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    A lot of people who have issues with leg pressure seem to solve it with a pillow or something under the knees.

  4. #4
    Senior Member Triptease's Avatar
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    Quote Originally Posted by s1125r View Post
    A lot of people who have issues with leg pressure seem to solve it with a pillow or something under the knees.
    I don't have this problem, but from everything I've read this method seems to help most people out.

  5. #5
    New Member Ozzy's Avatar
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    Hey there Mugs, I don't have alot of experience with the bird yet but I did notice a little mistake you made when referring to the WB vid. If I recall correctly the ridgeline should be quite slack when sitting in it. Only after laying down did he perform the twist-it-vertical test.
    I suspect you had the ridgeline too tight.
    If your experiences are anything like mine every night I spend hanging is better than the last. Enjoy!

  6. #6
    mugs's Avatar
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    Quote Originally Posted by Ozzy View Post
    Hey there Mugs, I don't have alot of experience with the bird yet but I did notice a little mistake you made when referring to the WB vid. If I recall correctly the ridgeline should be quite slack when sitting in it. Only after laying down did he perform the twist-it-vertical test.
    I suspect you had the ridgeline too tight.
    If your experiences are anything like mine every night I spend hanging is better than the last. Enjoy!
    Yep your right I just went back and reviewed the video again (thanks Ozzy) and I noted several things I did wrong. So I think if time allows today or tomorrow I will head to a local wooded hiking area and give it another whirl. OK I gotta go get other stuff done, blast you forum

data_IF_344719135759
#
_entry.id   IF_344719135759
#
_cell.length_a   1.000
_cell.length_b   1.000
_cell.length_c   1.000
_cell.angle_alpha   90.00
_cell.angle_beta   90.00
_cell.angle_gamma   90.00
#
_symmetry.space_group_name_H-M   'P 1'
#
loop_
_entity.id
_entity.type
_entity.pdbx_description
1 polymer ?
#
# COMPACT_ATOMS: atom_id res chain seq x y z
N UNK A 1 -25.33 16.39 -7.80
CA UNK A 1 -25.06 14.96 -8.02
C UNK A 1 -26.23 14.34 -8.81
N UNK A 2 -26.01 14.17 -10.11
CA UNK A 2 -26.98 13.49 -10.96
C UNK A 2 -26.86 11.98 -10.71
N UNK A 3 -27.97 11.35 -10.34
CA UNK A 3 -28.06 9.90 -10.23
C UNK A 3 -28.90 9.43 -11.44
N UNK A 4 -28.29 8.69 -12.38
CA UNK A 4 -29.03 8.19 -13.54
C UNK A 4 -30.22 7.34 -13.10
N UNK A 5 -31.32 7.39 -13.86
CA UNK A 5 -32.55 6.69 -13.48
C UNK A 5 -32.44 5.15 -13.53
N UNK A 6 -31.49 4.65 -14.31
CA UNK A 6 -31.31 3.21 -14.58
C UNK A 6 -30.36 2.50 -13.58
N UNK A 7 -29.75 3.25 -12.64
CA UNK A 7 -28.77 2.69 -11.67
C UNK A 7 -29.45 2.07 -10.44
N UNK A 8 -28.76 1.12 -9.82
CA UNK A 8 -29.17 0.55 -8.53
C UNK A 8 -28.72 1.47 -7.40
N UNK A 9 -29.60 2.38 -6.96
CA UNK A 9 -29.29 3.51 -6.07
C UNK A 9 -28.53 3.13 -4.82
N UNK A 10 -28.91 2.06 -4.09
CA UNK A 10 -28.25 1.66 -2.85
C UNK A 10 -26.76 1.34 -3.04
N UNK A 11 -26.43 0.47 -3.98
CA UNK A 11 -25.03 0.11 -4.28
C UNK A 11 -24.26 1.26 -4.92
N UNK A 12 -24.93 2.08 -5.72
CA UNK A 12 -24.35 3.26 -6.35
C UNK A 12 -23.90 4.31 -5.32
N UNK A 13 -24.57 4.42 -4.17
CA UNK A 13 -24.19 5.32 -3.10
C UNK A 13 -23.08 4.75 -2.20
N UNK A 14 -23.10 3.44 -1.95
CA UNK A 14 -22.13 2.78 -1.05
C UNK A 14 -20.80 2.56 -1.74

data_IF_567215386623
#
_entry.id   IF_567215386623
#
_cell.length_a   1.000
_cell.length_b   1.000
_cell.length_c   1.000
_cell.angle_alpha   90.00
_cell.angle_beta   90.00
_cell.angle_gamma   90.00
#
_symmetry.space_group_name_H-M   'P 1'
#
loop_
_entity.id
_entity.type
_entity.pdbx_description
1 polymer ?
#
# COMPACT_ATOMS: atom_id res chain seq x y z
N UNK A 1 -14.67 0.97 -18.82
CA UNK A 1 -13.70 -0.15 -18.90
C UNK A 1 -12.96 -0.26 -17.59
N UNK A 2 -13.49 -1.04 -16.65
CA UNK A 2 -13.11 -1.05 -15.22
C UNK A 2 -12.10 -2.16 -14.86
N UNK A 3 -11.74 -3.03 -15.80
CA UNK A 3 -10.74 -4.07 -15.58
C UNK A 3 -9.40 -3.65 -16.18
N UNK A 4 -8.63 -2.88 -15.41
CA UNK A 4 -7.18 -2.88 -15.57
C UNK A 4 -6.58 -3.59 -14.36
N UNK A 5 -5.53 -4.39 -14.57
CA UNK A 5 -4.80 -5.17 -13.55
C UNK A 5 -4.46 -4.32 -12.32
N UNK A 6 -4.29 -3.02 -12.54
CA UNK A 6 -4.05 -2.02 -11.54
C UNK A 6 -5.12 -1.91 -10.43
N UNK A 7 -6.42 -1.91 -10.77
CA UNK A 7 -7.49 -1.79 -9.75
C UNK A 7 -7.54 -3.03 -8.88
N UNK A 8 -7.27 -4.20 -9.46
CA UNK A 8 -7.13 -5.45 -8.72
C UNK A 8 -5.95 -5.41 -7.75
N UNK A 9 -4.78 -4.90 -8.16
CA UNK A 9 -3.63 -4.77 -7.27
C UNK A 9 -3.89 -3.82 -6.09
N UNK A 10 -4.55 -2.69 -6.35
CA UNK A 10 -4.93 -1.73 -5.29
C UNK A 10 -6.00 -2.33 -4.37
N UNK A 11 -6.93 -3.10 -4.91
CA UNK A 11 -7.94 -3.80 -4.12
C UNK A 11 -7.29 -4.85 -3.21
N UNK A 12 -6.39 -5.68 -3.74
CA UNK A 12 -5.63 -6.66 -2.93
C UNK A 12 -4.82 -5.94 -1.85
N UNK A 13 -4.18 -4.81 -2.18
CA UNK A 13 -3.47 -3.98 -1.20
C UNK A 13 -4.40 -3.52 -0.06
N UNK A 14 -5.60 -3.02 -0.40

I miss my 4.8Lb base weight as a ground dweller...But I sure DON'T MISS the ground.

  7. #7
    Senior Member
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    The ridgeline tension is controlled by the angle of the straps to the horizontal. The closer the straps are to 0 degress to horizontal, the more tension there will be on the ridgeline.

    You might talk with Loney Raven. I believe he had several issues that he finally worked out before he was comfortable as well.

    ~Dan

  8. #8
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    without being able to see i tend to agree that maybe your ridgeline is too tight. perhaps try hanging with a little more sag.

    i tend to find the "figure 4" very comfy, with my left leg bent underneath my right leg, which is down in the footbox. also, perhaps try to sleep on more of a diagonal... if those don't work, there was someone here, billybob maybe, who had some "fix" for the pressure on the backs of knees in a blackbird. i'm sure he'll be through

  9. #9
    Senior Member questtrek's Avatar
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    Welcome aboard Mugs ..
    Questtrek
    "In every walk with nature one receives far more than he seeks". John Muir.

  10. #10
    Senior Member Buffalo Skipper's Avatar
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    I spent the weekend in my SBPro, and I would say that Mugs described my experience better than I could have. It appears to be pressure on the legs somewhere. I did not try a pillow or cushioning, but prehaps should have.

    Quote Originally Posted by swoosh View Post
    without being able to see i tend to agree that maybe your ridgeline is too tight. perhaps try hanging with a little more sag.
    I have had my RL on the tight side, and that makes me a little preplexed by this statement. If I loosen my RL won't that give me less sag? How can I get more sag without tightening the RL?
    “Indian builds small fire and stays warm, white man builds big fire and stays warm collecting firewood”—unknown

    “The cure for anything is salt water - sweat, tears, or the sea”—Karen Blixen